Silly suggestions to make life easier - have a MENU available for noobs to enter these. U+2018 means nothing to the average computer user. Give them the keyboard combos and it is more likely to happen.
And a daft question, but why is it that the actual website does not follow these rules?
For a while when I was entering new tracks I spotted that apostrophe on the edit page and was copy\pasting that in… and then later realised it isn’t the same one. (I have to squint really hard to spot the differences so only the “Update the recording title to match the track title” question flagged up I was using the wrong thing.)
Most of the text on this website is very old, before it was decided to put typographically correct punctuation in the guidelines. I guess nobody bothered to update it. For what it’s worth, I used typographically correct punctuation in the Dutch translation, and other translations probably do the same. So that’s one place where the translations are ahead of the English website.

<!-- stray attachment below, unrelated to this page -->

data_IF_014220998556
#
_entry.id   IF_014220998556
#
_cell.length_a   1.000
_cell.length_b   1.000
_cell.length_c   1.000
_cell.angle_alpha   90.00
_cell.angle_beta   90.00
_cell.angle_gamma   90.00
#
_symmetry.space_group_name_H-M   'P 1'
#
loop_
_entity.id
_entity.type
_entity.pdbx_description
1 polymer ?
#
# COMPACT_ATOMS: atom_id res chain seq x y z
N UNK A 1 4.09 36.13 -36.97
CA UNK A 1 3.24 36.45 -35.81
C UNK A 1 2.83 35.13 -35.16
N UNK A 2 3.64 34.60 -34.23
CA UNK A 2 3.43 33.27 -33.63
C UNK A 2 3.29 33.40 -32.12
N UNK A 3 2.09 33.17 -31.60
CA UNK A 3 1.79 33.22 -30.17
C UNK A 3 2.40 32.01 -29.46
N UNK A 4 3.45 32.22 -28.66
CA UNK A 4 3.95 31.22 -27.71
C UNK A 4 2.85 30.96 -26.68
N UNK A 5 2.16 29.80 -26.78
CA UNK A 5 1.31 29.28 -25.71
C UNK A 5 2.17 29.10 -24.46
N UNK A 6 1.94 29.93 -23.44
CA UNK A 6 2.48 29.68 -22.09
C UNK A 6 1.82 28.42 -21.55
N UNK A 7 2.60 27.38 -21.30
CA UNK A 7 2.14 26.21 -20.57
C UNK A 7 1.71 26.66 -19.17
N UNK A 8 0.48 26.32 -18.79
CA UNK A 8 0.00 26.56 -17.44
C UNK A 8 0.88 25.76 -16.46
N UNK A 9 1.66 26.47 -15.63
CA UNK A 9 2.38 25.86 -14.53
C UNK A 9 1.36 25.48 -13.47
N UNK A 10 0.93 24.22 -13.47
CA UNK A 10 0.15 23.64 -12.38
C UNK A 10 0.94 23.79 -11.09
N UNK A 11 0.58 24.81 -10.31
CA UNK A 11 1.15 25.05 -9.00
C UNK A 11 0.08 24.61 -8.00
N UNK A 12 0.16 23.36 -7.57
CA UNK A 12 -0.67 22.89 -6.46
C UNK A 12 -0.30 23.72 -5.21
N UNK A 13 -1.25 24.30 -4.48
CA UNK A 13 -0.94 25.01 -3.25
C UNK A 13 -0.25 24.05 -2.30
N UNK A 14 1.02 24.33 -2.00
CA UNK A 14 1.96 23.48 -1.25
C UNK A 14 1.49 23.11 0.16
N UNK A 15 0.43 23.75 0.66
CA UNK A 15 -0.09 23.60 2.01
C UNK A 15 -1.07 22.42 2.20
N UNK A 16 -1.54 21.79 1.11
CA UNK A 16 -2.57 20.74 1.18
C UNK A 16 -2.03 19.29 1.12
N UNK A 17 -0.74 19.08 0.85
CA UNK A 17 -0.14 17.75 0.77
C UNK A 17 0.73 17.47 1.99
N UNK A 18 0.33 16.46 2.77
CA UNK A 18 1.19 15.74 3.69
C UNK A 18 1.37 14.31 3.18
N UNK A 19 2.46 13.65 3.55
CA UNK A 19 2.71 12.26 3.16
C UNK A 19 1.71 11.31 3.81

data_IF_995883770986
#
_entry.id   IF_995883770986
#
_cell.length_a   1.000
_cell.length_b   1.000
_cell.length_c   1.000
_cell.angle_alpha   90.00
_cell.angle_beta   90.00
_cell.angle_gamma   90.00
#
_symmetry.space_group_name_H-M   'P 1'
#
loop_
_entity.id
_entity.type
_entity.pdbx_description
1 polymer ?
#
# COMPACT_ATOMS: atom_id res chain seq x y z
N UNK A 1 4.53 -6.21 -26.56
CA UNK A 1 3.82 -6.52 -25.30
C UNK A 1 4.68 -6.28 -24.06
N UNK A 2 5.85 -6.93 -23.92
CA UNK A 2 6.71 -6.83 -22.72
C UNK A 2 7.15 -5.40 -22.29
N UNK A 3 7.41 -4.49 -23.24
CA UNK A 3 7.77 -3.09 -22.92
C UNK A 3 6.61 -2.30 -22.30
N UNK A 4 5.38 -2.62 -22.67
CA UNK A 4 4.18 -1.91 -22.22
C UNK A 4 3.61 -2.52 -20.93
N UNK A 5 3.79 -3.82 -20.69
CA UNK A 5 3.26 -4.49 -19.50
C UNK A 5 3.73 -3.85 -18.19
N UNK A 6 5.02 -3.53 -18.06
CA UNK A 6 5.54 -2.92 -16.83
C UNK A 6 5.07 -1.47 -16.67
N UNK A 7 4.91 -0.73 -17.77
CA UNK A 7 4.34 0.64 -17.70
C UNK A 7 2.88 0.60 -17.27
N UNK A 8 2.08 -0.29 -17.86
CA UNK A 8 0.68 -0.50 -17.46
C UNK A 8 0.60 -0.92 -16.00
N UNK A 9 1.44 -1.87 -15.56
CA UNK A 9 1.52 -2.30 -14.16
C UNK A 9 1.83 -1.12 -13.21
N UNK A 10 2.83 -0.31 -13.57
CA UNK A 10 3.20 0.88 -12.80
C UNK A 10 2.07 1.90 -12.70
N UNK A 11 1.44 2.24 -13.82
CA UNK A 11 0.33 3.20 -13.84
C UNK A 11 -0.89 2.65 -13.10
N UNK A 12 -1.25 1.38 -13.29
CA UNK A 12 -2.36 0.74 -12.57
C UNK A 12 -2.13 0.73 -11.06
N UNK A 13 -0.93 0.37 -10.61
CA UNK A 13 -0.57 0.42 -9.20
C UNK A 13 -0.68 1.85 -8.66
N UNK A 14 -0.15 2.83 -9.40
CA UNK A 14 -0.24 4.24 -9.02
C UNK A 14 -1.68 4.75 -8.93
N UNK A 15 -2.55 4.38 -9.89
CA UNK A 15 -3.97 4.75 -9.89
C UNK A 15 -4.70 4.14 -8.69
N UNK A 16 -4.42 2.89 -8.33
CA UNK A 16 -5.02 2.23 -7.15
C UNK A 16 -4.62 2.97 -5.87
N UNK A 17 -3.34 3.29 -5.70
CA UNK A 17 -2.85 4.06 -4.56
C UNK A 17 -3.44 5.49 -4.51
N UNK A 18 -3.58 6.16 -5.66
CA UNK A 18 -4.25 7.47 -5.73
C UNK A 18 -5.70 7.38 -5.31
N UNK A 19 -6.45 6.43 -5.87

It would be very useful to have a box on edit pages with clickable punctuation that would insert the correct character at the current cursor location. I thought there was a ticket for it, but I can’t find it.
It is the main issue indeed with those characters.
I use some AutoHotKey macro on my keyboard (permanent, not only for MB).
Recently I also use a @Smeulf written awesome popup mb.unicodechars
user script with which you can find those fancy but useful characters by pressing Ctrl+m from within any MB editing text field.
I realise with shame that I have created this duplicate topic of Correct hyphen: Unicode HYPHEN or HYPHEN-MINUS.
If any @moderators could merge it inti that older topic…